She’s a trooper tho, and I’m still glad she’s hanging in there with us. 

Having animals is never easy on the tender hearted

When you decide to go into any kind of animal husbandry with the intention of ethical, compassionate and care-oriented rearing of those animals, you know you’re going to get hurt. And probably a lot.

Our first batch of chickens, we got 8- 4 pairs of different heirloom birds, kinda like a Gillis Chicken Ark. As they got their feathers in and started coming of age, one started crowing. We named it Rooster, in hopes that the ironic name would work its mojo and it would just be a really noisy hen. We named its sister Hen as further irony. These were the Silver Laced Wyandottes. We also brought home Buff Orpingtons who became Buffy and Dawn, Amurecaunas that were named Falcon and Hawk, and Australorps, Astrid and Na.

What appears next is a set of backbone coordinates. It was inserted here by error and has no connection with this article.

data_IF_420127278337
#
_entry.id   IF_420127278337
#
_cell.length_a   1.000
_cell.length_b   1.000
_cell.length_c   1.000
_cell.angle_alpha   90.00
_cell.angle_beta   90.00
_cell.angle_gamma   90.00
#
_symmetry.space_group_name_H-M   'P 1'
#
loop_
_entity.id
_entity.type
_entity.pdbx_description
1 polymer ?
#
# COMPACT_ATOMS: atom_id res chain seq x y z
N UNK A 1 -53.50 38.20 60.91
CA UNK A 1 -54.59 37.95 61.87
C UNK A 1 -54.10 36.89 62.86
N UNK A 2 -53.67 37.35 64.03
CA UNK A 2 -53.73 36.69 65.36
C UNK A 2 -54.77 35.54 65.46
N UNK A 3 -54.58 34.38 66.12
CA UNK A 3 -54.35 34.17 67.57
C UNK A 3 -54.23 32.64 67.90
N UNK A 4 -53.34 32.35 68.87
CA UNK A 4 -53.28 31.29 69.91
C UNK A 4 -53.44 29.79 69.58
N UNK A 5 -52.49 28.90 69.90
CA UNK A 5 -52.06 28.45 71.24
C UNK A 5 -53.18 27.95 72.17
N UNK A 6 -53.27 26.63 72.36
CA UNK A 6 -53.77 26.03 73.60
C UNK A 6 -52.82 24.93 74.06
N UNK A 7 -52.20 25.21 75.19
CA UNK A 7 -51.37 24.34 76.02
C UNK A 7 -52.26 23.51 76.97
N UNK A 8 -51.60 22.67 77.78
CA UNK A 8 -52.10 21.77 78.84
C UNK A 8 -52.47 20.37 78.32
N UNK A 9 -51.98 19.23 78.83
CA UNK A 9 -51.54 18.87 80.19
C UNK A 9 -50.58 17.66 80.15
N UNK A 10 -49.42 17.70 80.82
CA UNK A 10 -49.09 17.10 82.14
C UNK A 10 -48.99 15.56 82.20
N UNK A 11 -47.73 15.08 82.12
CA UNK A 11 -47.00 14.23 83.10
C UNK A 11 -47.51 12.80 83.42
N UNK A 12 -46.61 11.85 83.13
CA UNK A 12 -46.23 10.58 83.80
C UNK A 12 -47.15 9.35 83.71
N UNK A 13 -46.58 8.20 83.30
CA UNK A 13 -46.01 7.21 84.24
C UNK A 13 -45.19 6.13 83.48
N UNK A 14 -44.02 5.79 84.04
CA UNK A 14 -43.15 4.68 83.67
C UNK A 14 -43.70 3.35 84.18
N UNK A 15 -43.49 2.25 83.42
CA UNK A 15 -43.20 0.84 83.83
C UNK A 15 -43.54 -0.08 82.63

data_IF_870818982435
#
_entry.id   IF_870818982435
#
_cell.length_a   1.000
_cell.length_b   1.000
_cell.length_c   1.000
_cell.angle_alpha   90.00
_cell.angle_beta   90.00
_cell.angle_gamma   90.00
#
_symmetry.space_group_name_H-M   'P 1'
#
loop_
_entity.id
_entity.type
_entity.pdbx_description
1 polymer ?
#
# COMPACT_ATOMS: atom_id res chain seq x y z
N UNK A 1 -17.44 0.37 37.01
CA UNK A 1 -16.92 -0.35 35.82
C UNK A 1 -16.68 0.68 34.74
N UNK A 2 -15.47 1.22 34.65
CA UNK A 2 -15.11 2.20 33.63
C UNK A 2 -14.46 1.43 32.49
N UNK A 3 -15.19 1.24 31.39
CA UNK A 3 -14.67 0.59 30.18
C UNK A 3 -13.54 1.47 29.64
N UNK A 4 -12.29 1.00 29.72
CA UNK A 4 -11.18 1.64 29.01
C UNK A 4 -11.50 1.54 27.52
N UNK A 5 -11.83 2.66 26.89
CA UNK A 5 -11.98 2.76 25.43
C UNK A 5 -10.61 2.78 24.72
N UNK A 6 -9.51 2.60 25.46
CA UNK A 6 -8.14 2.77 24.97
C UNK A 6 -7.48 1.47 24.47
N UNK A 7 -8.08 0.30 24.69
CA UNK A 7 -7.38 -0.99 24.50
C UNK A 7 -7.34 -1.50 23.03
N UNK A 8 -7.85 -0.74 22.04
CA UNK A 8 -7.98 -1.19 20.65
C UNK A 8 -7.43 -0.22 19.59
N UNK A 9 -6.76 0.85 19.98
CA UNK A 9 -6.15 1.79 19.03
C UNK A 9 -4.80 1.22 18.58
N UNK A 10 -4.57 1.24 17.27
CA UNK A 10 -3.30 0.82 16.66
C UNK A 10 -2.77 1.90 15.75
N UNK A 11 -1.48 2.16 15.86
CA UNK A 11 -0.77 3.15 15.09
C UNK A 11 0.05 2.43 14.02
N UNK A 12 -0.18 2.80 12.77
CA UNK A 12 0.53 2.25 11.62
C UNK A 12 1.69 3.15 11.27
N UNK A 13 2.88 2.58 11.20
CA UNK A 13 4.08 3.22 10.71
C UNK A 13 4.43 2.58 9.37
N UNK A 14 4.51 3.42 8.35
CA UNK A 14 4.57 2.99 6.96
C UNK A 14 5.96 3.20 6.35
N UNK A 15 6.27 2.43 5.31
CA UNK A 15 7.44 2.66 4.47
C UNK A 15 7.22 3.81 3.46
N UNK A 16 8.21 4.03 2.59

When the birds were old enough to go outside, we knew for sure we had a rooster, named Rooster, in our midst. And, unfortunately, Rooster, was a loud rooster. From 30 minutes before dawn hit until the very last hen was in the coop at the end of the night, he would crow. And crow. And crow. If we stepped outside, crow. If we had treats, crow. No treats? Well that actually started to lead to attacks.

During the first major attack, I went the scared 1st time chicken owner route, and kicked my way out of the coop.

After the second time that beautiful little bastard attacked me, we decided he had to go to the chopping block. That story is another, very painful blog tho.